The concept of scientism, the quasi-religious belief in science and scientists, has risen in prominence over the past year. It has been a theme in many UnHerd interviews, ranging from Matthew Crawford, who detailed the ways in which science has evolved from a mode of inquiry into a source of authority, to Richard Dawkins, who dismissed scientism as a “dirty word”. 

To author and biologist Rupert Sheldrake, it means something different: “It is the idea that science can solve all the problems of the world,” he tells Freddie Sayers in today’s LockdownTV. “Where science becomes a religion and that it’s humanity’s salvation. The scientists are the saviours of the world.”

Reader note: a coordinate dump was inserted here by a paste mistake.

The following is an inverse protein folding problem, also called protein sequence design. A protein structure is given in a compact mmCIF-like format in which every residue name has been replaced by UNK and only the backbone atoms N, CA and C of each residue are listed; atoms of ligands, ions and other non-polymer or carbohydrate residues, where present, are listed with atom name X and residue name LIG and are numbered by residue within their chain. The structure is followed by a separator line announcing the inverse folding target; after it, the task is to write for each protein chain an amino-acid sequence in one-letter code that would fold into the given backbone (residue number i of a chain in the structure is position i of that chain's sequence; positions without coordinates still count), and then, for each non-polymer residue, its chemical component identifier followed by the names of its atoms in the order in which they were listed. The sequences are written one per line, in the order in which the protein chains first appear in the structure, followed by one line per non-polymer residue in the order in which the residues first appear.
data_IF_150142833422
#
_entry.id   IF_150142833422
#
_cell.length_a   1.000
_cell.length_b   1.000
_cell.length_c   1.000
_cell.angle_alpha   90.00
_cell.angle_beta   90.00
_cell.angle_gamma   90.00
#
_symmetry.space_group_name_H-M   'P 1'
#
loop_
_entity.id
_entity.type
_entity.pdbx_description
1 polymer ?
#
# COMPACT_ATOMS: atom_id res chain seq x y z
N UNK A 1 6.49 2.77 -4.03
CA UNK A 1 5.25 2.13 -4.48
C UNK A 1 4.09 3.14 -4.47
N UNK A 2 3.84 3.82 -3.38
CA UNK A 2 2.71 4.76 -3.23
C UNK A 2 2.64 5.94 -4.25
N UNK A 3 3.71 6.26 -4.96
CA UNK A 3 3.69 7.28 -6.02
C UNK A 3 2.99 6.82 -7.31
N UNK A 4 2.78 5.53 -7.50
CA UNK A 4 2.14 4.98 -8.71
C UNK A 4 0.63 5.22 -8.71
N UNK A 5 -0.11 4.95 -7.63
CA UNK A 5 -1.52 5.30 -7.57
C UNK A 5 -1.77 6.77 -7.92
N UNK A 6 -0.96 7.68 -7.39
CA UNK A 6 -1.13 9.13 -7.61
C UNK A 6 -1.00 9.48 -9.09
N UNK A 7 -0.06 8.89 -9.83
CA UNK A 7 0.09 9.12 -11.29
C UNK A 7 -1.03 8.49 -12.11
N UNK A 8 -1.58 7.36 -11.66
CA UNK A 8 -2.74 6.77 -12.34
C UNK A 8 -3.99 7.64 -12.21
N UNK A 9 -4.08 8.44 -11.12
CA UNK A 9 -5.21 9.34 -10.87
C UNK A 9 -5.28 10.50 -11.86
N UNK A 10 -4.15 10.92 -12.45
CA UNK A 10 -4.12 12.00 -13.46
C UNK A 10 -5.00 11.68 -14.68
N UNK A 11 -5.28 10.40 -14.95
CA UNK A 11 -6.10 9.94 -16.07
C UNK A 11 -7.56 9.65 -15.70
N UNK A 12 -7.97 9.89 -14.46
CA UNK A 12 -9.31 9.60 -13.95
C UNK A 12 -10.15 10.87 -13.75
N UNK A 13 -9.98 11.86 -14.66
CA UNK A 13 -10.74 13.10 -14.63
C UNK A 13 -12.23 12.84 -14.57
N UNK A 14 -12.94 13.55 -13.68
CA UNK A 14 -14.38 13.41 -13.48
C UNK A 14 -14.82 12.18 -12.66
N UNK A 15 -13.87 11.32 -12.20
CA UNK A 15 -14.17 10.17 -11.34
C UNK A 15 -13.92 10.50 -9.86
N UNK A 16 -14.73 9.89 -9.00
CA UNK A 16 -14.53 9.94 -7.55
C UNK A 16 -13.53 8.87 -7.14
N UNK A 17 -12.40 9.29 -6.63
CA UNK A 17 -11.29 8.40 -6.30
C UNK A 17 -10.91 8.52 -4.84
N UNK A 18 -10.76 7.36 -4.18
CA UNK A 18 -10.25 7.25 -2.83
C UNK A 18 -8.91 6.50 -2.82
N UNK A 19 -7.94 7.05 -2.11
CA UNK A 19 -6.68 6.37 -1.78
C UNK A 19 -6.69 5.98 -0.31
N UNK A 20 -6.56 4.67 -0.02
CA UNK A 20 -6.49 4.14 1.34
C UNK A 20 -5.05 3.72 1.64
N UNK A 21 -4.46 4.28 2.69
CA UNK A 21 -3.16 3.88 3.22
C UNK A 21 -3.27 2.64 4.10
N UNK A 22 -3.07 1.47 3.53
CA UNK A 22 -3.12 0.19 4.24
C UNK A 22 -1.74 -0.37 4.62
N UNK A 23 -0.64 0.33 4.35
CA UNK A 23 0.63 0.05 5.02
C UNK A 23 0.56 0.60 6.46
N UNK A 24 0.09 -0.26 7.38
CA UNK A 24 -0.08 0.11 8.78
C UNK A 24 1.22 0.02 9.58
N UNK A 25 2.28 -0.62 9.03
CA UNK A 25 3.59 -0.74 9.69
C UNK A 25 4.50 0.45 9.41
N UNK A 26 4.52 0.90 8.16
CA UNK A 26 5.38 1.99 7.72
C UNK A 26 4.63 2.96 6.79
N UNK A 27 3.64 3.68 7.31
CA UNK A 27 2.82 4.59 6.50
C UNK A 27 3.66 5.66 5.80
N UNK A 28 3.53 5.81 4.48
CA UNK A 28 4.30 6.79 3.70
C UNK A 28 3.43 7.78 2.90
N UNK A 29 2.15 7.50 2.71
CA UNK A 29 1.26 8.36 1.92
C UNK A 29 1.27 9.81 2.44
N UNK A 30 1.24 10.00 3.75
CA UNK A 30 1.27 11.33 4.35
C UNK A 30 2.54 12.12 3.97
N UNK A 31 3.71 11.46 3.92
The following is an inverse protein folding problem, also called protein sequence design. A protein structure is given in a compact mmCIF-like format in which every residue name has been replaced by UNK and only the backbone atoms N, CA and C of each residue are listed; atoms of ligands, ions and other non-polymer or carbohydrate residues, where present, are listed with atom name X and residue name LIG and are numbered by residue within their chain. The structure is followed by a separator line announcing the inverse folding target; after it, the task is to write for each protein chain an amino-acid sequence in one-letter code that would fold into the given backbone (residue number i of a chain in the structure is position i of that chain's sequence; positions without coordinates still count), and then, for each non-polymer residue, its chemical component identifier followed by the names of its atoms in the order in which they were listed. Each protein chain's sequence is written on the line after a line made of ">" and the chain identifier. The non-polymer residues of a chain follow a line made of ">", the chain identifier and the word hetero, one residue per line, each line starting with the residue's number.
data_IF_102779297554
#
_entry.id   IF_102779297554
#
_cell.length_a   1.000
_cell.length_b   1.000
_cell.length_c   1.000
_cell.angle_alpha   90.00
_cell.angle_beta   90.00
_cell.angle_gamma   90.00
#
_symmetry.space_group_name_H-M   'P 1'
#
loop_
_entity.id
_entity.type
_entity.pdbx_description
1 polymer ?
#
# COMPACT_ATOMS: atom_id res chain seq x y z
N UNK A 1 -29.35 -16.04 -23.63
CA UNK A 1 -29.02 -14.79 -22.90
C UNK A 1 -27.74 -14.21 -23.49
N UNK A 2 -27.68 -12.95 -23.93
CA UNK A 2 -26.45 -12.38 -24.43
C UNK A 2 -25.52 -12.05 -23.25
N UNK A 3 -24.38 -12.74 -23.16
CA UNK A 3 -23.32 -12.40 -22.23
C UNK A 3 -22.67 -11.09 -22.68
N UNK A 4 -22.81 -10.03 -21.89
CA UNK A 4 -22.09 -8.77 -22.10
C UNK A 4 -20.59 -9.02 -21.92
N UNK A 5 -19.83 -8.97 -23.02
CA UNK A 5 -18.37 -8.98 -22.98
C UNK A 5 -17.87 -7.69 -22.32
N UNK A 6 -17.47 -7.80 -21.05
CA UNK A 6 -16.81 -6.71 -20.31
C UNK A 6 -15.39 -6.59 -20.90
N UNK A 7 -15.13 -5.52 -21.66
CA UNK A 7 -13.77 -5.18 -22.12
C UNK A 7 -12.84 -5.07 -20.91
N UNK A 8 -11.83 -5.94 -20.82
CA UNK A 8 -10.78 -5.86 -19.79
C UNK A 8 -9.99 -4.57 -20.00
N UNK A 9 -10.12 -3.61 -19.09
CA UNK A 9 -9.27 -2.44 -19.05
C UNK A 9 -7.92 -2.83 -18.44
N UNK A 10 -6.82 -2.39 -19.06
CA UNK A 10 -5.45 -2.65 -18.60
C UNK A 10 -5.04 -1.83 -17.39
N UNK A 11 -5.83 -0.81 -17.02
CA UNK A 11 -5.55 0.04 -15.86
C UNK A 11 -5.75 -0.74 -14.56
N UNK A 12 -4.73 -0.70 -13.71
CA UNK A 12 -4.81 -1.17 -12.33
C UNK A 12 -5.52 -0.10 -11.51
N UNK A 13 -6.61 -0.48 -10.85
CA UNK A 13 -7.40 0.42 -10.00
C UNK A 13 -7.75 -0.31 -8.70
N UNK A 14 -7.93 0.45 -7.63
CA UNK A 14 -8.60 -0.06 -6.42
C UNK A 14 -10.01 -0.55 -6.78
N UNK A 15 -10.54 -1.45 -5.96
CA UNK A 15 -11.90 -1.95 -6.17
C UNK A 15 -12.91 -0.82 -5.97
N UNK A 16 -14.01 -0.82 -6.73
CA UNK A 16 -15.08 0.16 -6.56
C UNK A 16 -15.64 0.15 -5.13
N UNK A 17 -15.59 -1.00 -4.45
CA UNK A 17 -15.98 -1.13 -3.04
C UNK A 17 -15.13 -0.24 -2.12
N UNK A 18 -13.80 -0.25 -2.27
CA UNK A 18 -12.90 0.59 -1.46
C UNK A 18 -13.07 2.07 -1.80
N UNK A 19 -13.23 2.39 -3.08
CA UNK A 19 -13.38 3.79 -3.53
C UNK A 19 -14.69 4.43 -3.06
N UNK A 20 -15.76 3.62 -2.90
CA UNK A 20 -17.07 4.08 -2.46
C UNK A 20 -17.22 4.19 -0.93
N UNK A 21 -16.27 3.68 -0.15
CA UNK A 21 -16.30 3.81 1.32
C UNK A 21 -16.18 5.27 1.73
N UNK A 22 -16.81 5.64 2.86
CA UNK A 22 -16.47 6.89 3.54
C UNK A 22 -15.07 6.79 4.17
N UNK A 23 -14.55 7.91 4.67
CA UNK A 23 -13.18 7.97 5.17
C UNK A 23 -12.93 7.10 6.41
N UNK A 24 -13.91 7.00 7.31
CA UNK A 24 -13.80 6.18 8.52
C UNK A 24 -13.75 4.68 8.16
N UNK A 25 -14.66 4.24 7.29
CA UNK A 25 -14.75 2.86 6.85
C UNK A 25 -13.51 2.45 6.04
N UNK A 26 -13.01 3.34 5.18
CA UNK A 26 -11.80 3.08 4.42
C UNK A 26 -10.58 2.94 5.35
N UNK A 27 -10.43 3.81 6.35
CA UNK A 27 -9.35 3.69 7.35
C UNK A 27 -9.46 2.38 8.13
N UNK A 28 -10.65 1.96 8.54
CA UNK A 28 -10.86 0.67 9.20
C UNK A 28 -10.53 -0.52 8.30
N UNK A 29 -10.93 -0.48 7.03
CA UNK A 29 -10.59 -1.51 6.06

The religious fervour with which phrases like ‘following the science’ and ‘trust the experts’ have been uttered and adhered to over the course of the pandemic would seem to underscore Sheldrake’s point. But according to Sheldrake, who has spent his entire career researching controversial or ‘fringe’ areas of science, the phenomenon is “nothing new”. As he himself has experienced, the scientific community does not like entertaining radical or dissent opinion, and goes out of its way to snuff it out...


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